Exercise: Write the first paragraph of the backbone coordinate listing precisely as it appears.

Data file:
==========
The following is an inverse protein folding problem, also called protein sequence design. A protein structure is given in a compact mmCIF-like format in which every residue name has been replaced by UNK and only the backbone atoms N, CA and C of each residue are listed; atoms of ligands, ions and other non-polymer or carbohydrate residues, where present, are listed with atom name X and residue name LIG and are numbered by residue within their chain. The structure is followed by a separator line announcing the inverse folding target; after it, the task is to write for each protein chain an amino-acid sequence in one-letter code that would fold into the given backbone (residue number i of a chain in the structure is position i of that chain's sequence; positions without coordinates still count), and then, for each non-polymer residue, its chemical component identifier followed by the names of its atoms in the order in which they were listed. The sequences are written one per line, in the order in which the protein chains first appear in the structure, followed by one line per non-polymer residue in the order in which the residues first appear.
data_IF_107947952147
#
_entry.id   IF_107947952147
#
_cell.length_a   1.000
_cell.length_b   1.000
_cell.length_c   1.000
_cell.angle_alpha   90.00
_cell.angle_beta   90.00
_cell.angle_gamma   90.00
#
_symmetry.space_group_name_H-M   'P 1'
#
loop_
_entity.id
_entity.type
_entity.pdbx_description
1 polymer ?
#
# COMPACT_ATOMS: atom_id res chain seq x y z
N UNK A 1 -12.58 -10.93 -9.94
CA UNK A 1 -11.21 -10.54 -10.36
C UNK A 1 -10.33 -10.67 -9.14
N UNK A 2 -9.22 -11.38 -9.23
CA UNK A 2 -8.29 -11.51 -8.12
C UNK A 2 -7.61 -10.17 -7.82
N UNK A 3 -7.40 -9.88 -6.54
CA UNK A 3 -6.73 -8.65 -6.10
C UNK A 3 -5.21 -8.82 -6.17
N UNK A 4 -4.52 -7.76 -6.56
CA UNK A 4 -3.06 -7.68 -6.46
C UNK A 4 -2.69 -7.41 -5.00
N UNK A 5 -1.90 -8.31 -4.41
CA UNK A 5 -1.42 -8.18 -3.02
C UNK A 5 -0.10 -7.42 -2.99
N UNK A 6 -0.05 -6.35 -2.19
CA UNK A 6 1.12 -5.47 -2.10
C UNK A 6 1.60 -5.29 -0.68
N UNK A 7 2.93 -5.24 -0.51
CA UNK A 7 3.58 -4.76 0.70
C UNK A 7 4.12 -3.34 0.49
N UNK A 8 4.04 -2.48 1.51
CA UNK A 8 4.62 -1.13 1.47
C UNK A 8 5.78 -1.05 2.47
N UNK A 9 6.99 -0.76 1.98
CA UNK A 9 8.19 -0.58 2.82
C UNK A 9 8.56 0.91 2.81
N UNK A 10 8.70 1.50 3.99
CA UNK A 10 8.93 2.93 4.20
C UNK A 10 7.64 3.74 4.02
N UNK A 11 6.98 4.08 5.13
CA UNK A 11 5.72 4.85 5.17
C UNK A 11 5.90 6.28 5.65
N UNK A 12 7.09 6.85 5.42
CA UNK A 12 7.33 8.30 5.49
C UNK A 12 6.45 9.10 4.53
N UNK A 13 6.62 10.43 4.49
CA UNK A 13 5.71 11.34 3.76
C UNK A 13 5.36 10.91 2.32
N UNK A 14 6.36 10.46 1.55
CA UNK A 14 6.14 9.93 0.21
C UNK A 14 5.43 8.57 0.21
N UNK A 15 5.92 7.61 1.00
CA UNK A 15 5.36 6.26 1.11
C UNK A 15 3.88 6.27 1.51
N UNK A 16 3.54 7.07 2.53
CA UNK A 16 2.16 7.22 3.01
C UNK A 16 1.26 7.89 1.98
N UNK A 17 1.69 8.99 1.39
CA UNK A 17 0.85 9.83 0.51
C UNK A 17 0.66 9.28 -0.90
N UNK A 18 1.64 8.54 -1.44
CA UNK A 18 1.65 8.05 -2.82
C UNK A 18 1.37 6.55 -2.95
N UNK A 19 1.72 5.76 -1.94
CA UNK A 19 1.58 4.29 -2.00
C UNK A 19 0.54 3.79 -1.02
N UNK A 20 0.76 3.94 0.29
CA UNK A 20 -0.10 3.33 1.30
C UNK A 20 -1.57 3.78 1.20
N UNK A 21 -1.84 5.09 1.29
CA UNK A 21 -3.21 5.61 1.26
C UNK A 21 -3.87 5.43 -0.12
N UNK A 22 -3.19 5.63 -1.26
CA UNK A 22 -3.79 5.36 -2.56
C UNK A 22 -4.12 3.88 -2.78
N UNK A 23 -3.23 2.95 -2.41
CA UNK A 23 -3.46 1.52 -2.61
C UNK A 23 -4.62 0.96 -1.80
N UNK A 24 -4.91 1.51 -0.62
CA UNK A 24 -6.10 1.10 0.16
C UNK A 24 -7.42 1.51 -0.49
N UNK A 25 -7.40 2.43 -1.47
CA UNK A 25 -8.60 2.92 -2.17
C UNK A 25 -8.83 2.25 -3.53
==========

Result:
The following is an inverse protein folding problem, also called protein sequence design. A protein structure is given in a compact mmCIF-like format in which every residue name has been replaced by UNK and only the backbone atoms N, CA and C of each residue are listed; atoms of ligands, ions and other non-polymer or carbohydrate residues, where present, are listed with atom name X and residue name LIG and are numbered by residue within their chain. The structure is followed by a separator line announcing the inverse folding target; after it, the task is to write for each protein chain an amino-acid sequence in one-letter code that would fold into the given backbone (residue number i of a chain in the structure is position i of that chain's sequence; positions without coordinates still count), and then, for each non-polymer residue, its chemical component identifier followed by the names of its atoms in the order in which they were listed. The sequences are written one per line, in the order in which the protein chains first appear in the structure, followed by one line per non-polymer residue in the order in which the residues first appear.